EVERYDAY, IT seems, I get a call from a physician or an insurance carrier to discuss coding the use of specific clinical technology or the proper and appropriate utilization of said technology.

In the era of health care reform, it is important to understand the very simple concept that is driving the use of technology: Who can deliver the best outcomes for the least cost per patient? This concept is rooted in a fundamental concept that we are well familiar with: medical necessity.


To review, the concept of medical necessity means: The medical record must clearly demonstrate the service, procedure or test ordered and performed was absolutely necessary to diagnose, treat or monitor the treatment of the patient’s condition. Put in basic terms – you must document what test you want to do with the patient, why you want to do it and how it will add to the patient’s clinical outcome. Most importantly, you must do this before you perform the test.

For far too long, the economic benefit has driven utilization of clinical testing. However, with carriers and the public monitoring our individual utilization rates, there is a definite crackdown by the carriers to pay for tests not properly justified in the medical record. If you haven’t checked out your own statistical breakdown of CPT utilization on sites like or on the CMS website, I encourage you to do so. You can also see if you are within the mean utilization of your peer group or a few standard deviations away, thus an outlier. Unfortunately, outliers are getting a lot of attention — unwanted attention — in the form of audits by the carrier.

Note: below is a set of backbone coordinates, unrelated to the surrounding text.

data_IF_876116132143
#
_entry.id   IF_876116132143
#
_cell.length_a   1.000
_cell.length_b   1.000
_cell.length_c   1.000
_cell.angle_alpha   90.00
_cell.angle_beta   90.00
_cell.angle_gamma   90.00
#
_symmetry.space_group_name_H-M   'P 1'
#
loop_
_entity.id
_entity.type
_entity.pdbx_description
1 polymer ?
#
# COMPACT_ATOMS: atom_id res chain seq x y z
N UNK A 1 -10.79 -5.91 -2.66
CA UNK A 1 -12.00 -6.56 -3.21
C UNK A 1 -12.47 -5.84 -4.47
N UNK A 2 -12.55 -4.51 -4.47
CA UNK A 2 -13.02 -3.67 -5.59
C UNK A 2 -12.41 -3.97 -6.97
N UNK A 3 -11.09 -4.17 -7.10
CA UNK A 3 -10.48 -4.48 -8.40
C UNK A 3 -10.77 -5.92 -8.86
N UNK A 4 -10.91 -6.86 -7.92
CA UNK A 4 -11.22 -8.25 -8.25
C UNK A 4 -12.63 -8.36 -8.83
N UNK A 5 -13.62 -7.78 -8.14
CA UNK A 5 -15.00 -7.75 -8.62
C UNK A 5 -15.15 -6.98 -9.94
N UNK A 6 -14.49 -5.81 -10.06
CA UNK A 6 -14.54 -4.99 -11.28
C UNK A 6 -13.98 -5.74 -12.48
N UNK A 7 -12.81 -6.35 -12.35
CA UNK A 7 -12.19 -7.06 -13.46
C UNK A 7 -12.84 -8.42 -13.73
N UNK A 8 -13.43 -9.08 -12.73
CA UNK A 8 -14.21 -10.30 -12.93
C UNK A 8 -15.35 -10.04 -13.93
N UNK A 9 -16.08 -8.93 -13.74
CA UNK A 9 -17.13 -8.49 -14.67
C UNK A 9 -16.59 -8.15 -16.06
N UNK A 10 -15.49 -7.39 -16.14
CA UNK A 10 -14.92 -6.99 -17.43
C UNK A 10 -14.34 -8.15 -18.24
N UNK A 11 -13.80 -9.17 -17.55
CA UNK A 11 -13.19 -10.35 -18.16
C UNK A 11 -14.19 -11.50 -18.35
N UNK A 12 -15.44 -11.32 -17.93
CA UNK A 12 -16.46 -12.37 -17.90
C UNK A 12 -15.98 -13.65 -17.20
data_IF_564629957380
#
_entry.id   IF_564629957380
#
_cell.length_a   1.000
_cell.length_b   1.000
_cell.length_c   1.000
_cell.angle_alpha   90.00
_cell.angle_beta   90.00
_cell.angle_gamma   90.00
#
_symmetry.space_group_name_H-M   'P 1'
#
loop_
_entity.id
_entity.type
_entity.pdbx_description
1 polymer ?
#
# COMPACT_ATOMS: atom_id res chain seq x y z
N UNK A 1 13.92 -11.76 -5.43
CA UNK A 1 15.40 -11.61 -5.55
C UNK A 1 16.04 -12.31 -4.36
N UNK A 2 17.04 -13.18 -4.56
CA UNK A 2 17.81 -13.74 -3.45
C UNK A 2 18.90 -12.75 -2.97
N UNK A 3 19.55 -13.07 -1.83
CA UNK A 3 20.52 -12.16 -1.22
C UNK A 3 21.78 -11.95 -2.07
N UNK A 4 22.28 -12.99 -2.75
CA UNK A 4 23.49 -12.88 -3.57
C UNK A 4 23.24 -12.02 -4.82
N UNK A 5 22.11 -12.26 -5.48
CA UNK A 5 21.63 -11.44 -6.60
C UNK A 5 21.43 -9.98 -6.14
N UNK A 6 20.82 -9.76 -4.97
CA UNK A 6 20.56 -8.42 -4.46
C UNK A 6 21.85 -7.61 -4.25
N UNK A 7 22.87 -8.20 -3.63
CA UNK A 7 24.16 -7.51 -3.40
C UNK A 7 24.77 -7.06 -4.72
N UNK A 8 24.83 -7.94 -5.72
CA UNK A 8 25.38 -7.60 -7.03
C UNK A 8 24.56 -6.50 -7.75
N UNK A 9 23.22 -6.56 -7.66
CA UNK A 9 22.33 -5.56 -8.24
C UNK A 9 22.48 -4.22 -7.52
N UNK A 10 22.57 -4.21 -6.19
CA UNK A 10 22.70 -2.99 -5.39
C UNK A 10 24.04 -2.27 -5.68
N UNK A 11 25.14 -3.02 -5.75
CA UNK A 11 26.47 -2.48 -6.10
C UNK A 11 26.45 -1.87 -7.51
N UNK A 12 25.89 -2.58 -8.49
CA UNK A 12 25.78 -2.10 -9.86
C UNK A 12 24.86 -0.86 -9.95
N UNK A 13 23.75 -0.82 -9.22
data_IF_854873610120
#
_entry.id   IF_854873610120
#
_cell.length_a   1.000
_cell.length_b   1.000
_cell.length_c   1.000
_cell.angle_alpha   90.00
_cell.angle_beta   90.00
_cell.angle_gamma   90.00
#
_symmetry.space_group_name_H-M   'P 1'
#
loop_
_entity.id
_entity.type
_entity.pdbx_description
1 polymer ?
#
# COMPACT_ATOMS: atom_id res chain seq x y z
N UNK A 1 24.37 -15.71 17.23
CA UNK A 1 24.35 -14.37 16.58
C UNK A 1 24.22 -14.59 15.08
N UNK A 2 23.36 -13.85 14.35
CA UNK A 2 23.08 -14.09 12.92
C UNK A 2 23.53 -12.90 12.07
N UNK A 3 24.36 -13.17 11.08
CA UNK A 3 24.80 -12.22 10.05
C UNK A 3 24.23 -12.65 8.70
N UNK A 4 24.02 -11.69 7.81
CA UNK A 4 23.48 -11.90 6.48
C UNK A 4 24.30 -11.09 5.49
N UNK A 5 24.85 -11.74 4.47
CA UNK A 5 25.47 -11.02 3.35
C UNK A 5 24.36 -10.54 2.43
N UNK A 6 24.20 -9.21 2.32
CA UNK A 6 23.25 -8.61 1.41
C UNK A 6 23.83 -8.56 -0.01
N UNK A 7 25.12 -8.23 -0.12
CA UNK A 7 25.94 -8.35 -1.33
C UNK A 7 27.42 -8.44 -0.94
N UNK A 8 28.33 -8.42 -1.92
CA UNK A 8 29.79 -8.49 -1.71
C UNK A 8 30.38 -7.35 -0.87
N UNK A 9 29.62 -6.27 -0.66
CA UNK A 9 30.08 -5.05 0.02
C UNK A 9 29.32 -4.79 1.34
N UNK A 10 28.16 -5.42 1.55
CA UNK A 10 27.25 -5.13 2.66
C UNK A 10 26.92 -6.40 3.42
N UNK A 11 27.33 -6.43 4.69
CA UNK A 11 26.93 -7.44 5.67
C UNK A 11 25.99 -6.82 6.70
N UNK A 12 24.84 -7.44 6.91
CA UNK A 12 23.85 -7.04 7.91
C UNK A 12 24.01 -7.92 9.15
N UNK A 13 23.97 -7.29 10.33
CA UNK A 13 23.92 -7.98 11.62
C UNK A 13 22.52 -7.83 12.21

The razor’s edge of technology advancement and measuring outcomes demands that each of us reexamine how we utilize technology in our practices. If you are in the habit of running a number of tests on a patient just because he or she has a specific diagnosis, and your clinical testing pattern looks identical on each patient, you probably need to pay closer attention to the needs of the individual patient and order tests that clinically aid you in delivering the best outcome for that specific patient. If you are billing an insurance company for taking fundus photographs (92250, not screening photos) on patients just to document a normal baseline retina, or if you are taking serial photos of a retinal pathology for which there is no demonstrable change, then you should reexamine your clinical testing patterns.


The technology available to us today in clinical practice is phenomenal, however indiscriminate use of this technology just to drive revenues without the proper medical necessity established in the record puts you at risk. Harnessing this technology to drive appropriate clinical outcomes will not only help you, but will benefit your patient and the health care system at large. OM